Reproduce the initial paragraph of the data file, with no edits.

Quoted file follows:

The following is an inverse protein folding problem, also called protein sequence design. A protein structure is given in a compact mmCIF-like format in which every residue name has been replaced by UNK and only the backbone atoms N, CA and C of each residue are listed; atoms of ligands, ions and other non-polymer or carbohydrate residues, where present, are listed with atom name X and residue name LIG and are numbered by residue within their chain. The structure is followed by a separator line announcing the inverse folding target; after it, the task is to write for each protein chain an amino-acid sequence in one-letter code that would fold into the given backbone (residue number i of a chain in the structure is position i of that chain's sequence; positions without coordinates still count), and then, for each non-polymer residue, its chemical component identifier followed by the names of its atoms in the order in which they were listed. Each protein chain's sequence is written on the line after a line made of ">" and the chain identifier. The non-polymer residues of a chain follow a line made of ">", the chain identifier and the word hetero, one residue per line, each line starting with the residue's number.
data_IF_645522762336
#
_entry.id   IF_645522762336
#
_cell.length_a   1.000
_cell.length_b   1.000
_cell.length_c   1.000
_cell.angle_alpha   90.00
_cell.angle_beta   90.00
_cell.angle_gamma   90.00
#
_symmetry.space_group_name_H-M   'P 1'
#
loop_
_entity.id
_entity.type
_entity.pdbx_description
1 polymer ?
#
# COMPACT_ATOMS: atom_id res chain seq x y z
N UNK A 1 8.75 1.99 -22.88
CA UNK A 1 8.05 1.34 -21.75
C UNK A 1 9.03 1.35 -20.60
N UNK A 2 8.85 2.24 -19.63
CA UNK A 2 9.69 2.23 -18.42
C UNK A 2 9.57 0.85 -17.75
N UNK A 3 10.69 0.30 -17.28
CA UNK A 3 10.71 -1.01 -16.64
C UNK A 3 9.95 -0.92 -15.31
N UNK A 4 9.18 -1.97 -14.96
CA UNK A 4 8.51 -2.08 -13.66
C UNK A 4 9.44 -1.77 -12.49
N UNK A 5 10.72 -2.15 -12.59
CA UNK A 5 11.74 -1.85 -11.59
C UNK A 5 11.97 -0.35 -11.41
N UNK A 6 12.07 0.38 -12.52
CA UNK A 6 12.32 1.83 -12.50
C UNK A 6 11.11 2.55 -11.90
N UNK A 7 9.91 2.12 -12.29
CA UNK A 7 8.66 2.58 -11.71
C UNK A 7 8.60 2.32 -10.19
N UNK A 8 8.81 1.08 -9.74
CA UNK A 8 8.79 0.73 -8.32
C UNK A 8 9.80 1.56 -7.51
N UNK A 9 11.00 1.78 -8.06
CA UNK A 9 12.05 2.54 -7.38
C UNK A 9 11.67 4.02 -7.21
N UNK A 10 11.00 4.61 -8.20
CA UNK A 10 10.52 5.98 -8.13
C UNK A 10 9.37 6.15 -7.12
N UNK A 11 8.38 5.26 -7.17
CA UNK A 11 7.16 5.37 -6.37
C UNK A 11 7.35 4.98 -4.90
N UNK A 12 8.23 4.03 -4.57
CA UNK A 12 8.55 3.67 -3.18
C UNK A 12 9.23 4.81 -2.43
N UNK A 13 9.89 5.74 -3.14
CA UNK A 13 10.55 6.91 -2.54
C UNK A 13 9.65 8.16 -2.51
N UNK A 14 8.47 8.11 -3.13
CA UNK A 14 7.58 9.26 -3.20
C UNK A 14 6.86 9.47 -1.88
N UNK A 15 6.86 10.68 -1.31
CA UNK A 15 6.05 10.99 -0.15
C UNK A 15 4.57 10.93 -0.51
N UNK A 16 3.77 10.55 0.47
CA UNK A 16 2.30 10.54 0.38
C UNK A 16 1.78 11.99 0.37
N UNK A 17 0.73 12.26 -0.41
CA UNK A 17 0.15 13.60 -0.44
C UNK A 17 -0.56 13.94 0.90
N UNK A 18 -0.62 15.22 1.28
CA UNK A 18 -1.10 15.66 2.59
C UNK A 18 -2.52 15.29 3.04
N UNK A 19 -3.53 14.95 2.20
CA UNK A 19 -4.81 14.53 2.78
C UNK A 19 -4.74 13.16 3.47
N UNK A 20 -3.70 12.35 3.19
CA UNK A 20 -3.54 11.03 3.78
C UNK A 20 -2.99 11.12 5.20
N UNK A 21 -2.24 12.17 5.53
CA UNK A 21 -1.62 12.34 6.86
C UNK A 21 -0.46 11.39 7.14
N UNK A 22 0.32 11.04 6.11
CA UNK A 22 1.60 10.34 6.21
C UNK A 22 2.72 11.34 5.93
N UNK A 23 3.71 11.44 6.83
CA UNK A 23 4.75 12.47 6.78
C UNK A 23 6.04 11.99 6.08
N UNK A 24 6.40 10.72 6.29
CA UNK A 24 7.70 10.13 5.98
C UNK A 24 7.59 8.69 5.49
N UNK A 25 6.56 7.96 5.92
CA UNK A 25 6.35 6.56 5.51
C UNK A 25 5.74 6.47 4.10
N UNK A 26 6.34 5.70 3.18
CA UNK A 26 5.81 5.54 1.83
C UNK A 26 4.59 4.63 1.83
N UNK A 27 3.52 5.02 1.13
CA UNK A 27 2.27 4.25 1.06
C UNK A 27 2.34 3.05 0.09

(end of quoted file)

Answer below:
The following is an inverse protein folding problem, also called protein sequence design. A protein structure is given in a compact mmCIF-like format in which every residue name has been replaced by UNK and only the backbone atoms N, CA and C of each residue are listed; atoms of ligands, ions and other non-polymer or carbohydrate residues, where present, are listed with atom name X and residue name LIG and are numbered by residue within their chain. The structure is followed by a separator line announcing the inverse folding target; after it, the task is to write for each protein chain an amino-acid sequence in one-letter code that would fold into the given backbone (residue number i of a chain in the structure is position i of that chain's sequence; positions without coordinates still count), and then, for each non-polymer residue, its chemical component identifier followed by the names of its atoms in the order in which they were listed. Each protein chain's sequence is written on the line after a line made of ">" and the chain identifier. The non-polymer residues of a chain follow a line made of ">", the chain identifier and the word hetero, one residue per line, each line starting with the residue's number.